- Amazon shut down its fan-fiction service Kindle Worlds in 2018 after five years, and some authors told Business Insider they lost thousands of dollars in monthly income.
- The service licensed book series like “Gossip Girl” and “The Vampire Diaries” for authors to write fan-fiction stories for.
- Former Kindle Worlds authors described how they bounced back after the shutdown, and their stories show how dominant Amazon is in the publishing world.
- A Harvard Law professor who studies the space thinks Kindle Worlds was doomed from the start, because Amazon’s approach was “antithetical” to the core of fan fiction, she said.
- Visit Business Insider’s homepage for more stories.
Desiree Holt, affectionately known as the oldest author of erotic romance at 83 years old, climbed out of a financial plight in 2013 thanks to Amazon.
At the time, Holt was writing romance novels for the the publishing company Ellora’s Cave, which was collapsing and ultimately shut down in 2016. Holt felt her income was in jeopardy. But in 2013, Amazon launched a fan-fiction service called Kindle Worlds, a digital publishing platform that let authors publish fan fiction within certain licensed “worlds,” which at first included properties from Warner Bros.’ Alloy Entertainment, like “Gossip Girl,” “Pretty Little Liars,” and “The Vampire Diaries.”
Holt embraced the new platform and said she was making between $3,000 and $5,000 a month on Kindle Worlds, a “huge part” of her income.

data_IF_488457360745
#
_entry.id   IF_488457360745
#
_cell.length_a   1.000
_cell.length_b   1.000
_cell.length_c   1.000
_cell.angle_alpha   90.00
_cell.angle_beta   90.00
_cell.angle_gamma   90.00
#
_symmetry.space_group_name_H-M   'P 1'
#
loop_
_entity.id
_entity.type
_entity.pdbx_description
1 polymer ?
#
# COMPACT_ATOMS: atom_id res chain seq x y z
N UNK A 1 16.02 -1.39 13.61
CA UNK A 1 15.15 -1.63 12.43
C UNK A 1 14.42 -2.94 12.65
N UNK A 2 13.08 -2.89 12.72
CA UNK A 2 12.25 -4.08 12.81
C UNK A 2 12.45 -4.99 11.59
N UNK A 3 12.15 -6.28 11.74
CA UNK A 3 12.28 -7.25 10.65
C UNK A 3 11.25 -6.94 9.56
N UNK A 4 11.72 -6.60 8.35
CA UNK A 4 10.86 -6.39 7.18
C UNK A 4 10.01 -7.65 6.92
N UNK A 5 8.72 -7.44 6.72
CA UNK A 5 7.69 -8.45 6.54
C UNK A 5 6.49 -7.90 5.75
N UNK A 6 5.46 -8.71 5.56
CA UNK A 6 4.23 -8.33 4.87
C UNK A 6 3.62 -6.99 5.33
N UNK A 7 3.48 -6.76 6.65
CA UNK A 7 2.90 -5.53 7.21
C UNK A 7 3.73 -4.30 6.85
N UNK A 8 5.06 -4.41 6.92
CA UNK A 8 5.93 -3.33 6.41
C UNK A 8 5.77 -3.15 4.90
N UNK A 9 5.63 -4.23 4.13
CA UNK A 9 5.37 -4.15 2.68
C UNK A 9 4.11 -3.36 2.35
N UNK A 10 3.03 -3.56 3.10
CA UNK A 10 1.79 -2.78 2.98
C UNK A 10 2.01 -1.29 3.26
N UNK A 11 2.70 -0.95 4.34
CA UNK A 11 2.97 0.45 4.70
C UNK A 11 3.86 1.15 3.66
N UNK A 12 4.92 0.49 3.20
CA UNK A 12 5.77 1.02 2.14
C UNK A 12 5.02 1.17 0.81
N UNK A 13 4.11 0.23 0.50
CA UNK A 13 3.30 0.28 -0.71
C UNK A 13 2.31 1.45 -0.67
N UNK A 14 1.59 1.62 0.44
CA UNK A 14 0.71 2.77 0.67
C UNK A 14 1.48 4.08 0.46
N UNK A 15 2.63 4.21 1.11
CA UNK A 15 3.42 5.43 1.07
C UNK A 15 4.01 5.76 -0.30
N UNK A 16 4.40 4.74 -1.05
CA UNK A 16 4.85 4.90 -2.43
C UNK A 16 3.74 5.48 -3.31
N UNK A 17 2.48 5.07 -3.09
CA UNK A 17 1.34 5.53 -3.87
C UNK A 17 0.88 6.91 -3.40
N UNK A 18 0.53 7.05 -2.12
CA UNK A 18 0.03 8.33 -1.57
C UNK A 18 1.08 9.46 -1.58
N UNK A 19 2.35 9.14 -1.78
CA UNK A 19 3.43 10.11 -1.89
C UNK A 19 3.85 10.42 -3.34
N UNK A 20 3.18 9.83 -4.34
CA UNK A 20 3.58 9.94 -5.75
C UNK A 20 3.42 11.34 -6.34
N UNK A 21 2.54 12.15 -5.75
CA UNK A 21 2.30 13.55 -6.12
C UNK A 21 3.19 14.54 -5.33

But in 2018, Holt suddenly found herself back to the drawing board when Amazon shut down Kindle Worlds. And she’s not the only one. Business Insider spoke to several romance authors about losing out on thousands of dollars in monthly income when the platform closed.
“When Kindle Worlds shut down, it hit me financially,” Holt said. “That’s a big hole in your pocket. It took me a while to build back up to that level again.”
And she’s also borrowed a bit of the Kindle Worlds model to help boost her income.
Holt’s launching a new book called “Unexpected Risk” in her “Phoenix Agency” series on February 28 and she invited 10 authors to write in that universe, with some specific guidelines Holt’s set. All the books will launch the same day to increase exposure — on Amazon’s Kindle.
The reality for many authors is that Amazon is an inescapable force in the publishing industry. And if Amazon were to launch a service similar to Kindle Worlds again, Holt would sign on in a heartbeat.
“I’d say ‘send me the contract right now,”‘ she said. “You have to go into it with the understanding that [Amazon is] the big dog. I got a lot out of it and I’m more successful now because of it. I was really sorry to see it end.”
The story of Amazon’s foray into fan fiction, and how it changed over the last few years, shows how many authors have to play by Amazon’s rules to make a living — and be subject to its whims in how it supports particular platforms or products.
It was good while it lasted
The fan-fiction service most like Kindle Worlds prior to its creation was FanLib, which launched in 2007 and closed the following year.
But despite FanLib’s failure, Amazon’s backing and the promise of increased readership made some authors very optimistic about how Kindle Worlds would help their careers.